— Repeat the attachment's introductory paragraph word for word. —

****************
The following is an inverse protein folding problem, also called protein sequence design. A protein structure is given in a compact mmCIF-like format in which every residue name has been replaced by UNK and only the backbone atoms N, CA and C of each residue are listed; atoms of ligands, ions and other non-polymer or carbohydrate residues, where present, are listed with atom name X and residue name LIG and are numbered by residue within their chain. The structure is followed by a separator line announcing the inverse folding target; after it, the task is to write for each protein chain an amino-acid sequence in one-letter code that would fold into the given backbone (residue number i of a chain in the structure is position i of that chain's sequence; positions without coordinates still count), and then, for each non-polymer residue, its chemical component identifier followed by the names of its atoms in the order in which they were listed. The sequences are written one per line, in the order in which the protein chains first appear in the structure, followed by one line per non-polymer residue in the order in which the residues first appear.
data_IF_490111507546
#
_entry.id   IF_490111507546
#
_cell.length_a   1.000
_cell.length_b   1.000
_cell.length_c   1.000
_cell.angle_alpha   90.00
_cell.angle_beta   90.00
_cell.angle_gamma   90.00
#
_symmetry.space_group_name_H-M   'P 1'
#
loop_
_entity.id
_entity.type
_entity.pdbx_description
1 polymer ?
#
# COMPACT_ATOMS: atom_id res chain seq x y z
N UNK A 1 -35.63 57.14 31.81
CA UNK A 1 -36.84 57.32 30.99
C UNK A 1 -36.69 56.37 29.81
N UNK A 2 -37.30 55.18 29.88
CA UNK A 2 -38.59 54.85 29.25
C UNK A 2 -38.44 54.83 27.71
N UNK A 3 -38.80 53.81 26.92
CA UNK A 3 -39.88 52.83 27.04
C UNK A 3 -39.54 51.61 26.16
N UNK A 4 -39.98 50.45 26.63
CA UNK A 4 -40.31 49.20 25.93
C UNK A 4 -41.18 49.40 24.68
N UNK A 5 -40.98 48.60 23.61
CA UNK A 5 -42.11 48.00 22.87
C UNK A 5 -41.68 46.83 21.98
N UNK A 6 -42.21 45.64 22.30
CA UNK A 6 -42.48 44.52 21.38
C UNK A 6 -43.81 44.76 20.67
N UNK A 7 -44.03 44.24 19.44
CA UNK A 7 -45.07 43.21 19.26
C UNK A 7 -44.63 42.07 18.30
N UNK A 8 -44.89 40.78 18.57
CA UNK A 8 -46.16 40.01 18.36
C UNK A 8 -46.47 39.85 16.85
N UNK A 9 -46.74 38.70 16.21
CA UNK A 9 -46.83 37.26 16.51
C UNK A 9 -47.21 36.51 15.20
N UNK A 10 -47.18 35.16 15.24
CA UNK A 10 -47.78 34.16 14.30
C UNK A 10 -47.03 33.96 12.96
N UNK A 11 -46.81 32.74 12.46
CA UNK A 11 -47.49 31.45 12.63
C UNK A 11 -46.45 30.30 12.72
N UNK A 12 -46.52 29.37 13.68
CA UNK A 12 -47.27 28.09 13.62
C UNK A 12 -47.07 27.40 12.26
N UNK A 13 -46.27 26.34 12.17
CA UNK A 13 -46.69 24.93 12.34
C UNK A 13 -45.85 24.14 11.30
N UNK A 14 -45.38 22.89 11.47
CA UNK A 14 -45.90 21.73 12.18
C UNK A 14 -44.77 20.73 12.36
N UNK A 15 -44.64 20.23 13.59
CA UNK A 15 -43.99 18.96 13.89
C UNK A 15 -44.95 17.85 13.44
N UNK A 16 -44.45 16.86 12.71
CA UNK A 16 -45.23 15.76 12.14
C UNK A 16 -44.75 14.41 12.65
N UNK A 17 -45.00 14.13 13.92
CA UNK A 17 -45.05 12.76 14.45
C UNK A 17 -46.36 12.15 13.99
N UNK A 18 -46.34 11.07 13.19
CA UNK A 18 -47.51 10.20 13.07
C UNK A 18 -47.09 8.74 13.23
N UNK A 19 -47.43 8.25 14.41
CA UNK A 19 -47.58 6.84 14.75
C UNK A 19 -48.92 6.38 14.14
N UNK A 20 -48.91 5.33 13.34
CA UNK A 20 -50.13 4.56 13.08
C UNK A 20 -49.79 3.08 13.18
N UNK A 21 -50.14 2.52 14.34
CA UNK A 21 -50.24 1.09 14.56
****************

The following is an inverse protein folding problem, also called protein sequence design. A protein structure is given in a compact mmCIF-like format in which every residue name has been replaced by UNK and only the backbone atoms N, CA and C of each residue are listed; atoms of ligands, ions and other non-polymer or carbohydrate residues, where present, are listed with atom name X and residue name LIG and are numbered by residue within their chain. The structure is followed by a separator line announcing the inverse folding target; after it, the task is to write for each protein chain an amino-acid sequence in one-letter code that would fold into the given backbone (residue number i of a chain in the structure is position i of that chain's sequence; positions without coordinates still count), and then, for each non-polymer residue, its chemical component identifier followed by the names of its atoms in the order in which they were listed. The sequences are written one per line, in the order in which the protein chains first appear in the structure, followed by one line per non-polymer residue in the order in which the residues first appear.